Was the future of healthcare outlined on a 2500-year-old Greek Billboard?
Healthcare in the United States is in a rut. Though our system is the most technologically advanced and heavily funded, we are losing ground in our attempt to stay healthy. The most worrisome of the looming burdens is the convergence of two key factors: an aging society and nationwide abuse of caloric surplus. According to the CDC, nearly 1 in 2 American adults live with at least one chronic illness while the majority of adults over 20 (68%) are obese or overweight. By 2017, we estimate the world population 65 years and over will outnumber children under the age of 5 for the first time in human history. In some countries, this transition has already taken place.
Within the Center for Sustainable Health, my research focuses on how harnessing digital technology, such as an individual’s mobile device, can yield improvement in health results. Last year I was asked to speak on what healthcare means to me and in preparation I hunted for data to help tell my story. Each search query and click returned a barrage of content on policy and technology solutions aiming to ease healthcare woes. So now, with a sea of content in front of me, how to organize? How to compress? A phrase came to mind – “When in doubt, look to the Greeks”. I began hunting for an approach to health that predated search results and tweets – something written in stone.
I then remembered the Oracle at Delphi, the most famous ancient mystic whose temple stood among the mountain slopes of central Greece. Kings and tribal leaders sought her counsel before making critical decisions such as declaring war or founding colonies. The temple at Delphi displayed clear messaging to those seekers of wisdom. As they approached, they would peer upon three inscriptions that, even today, can offer insight into living a healthier life:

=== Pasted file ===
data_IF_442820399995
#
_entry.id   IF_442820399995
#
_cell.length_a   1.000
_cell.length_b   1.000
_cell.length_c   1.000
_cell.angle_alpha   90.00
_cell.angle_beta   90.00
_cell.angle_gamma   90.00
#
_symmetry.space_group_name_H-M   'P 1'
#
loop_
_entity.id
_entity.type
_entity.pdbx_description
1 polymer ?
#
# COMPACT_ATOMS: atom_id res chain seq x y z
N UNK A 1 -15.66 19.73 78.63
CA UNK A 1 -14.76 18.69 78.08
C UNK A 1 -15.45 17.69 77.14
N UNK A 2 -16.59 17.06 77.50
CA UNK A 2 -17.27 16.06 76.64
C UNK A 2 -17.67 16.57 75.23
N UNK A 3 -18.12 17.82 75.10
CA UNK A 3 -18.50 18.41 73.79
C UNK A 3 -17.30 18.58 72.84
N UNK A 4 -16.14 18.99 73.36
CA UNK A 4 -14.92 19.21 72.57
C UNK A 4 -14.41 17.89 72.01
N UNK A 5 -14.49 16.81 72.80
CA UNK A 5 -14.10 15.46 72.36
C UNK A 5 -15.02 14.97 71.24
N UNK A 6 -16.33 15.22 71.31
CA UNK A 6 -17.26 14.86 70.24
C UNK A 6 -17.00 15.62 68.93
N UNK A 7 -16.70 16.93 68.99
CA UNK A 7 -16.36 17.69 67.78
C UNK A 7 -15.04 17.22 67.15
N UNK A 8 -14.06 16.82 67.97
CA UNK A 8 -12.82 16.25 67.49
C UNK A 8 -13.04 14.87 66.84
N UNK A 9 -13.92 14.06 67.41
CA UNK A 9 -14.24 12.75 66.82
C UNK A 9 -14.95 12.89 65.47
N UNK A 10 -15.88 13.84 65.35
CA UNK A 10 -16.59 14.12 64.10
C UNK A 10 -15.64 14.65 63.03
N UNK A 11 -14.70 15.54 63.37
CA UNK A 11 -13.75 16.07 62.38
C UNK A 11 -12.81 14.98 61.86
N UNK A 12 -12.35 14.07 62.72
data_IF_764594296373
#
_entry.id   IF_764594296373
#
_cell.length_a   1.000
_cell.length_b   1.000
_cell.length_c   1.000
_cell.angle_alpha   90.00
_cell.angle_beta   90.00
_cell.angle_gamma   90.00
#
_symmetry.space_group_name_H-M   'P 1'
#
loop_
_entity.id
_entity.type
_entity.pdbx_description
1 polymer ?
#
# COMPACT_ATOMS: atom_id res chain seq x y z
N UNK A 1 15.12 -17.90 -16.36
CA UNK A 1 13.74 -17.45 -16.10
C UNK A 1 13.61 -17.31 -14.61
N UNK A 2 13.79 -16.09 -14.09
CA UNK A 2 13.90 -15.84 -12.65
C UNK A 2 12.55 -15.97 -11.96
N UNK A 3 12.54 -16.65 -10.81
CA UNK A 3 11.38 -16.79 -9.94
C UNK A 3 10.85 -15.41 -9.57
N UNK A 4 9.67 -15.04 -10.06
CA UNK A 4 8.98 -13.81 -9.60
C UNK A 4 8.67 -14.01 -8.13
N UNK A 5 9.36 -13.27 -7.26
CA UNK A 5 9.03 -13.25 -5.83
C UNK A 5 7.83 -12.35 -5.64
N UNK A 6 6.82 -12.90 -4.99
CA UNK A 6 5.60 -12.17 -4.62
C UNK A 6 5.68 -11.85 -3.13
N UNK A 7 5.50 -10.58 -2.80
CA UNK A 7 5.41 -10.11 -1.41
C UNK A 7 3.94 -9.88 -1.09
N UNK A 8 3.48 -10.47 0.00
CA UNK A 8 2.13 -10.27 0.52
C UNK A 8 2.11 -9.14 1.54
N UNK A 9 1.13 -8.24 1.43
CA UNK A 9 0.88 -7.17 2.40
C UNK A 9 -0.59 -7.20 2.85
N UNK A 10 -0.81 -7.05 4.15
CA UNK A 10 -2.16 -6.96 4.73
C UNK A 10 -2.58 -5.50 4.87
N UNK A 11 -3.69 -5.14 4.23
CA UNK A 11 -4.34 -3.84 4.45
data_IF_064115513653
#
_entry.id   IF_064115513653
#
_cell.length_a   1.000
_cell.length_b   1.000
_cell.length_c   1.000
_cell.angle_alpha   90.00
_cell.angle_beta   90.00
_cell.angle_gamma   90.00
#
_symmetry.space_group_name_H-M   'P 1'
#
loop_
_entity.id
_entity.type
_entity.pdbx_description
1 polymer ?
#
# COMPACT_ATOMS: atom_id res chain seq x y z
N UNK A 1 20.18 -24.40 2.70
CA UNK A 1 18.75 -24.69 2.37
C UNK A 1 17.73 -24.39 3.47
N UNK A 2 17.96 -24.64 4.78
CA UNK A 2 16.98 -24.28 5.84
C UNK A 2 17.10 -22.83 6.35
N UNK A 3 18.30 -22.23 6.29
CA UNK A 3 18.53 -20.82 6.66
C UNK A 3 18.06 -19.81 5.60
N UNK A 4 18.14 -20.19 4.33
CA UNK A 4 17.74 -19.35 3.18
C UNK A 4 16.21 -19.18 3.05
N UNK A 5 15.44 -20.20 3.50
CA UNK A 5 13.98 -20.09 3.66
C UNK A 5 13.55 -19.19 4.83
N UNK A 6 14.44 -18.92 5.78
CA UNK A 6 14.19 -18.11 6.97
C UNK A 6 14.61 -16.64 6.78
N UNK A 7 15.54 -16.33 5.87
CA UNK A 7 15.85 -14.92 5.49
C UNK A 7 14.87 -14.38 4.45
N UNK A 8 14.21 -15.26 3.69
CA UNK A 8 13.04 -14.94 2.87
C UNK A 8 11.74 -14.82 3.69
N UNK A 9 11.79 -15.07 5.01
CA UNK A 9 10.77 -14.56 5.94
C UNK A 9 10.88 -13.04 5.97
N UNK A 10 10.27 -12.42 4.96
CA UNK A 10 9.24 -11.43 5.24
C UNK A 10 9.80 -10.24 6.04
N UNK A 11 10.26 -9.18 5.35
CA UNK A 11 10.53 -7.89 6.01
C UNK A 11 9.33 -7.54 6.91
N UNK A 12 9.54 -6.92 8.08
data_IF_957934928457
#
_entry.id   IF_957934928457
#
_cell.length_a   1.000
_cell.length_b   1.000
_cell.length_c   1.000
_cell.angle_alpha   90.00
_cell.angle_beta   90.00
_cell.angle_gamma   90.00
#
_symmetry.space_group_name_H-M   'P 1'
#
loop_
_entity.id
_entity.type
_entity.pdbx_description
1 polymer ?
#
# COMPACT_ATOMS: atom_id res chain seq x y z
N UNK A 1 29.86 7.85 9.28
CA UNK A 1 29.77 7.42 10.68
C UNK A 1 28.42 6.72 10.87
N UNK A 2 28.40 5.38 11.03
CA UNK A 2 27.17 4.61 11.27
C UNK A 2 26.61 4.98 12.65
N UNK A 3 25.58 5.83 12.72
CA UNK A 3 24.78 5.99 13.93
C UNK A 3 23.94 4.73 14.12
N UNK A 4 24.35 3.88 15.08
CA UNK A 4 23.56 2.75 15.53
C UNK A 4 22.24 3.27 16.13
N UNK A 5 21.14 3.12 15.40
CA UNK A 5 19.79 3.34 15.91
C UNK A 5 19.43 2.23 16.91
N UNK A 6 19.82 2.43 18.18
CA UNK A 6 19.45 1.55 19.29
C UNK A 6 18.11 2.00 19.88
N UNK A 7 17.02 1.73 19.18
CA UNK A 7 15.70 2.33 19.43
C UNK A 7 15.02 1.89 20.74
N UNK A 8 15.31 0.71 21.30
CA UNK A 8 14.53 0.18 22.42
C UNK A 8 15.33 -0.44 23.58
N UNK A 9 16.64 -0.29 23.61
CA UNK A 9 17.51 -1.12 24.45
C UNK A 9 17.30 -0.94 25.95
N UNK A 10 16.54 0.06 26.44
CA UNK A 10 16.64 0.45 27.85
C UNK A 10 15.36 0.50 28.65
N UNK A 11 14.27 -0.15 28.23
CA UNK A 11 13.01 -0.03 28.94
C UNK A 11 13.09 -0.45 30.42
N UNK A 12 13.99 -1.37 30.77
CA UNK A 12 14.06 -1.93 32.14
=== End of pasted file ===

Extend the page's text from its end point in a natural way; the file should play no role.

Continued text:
Genetic screenings that highlight the probabilities of disease, astonishing imaging diagnostics that track our most intimate inner workings in real time, and screening tools that can sift through and snatch molecular targets are a few examples of recent gains in our ability to understand our physiology.
Innovators are also creating diligent sentries that monitor our movements and interactions with the environment, and then compile the gathered data into timely feedback loops to inspire healthier behaviors. The Fitbit One, Jawbone Up and Misfit Shine are just three examples of devices that, along with streamlined apps and websites, provide users with a true picture of their daily step count, flights of stairs scaled and time in slumber, and this is only the beginning. Sensors are becoming smaller, smarter, and increasingly capable, capturing more of the body’s data streams while drawing on less power and requiring less of the user’s time and effort in setup and maintenance. These wearable devices are transmitting health data to the Cloud, where it is compiled and translated into accurate, predictive models to inform health decisions.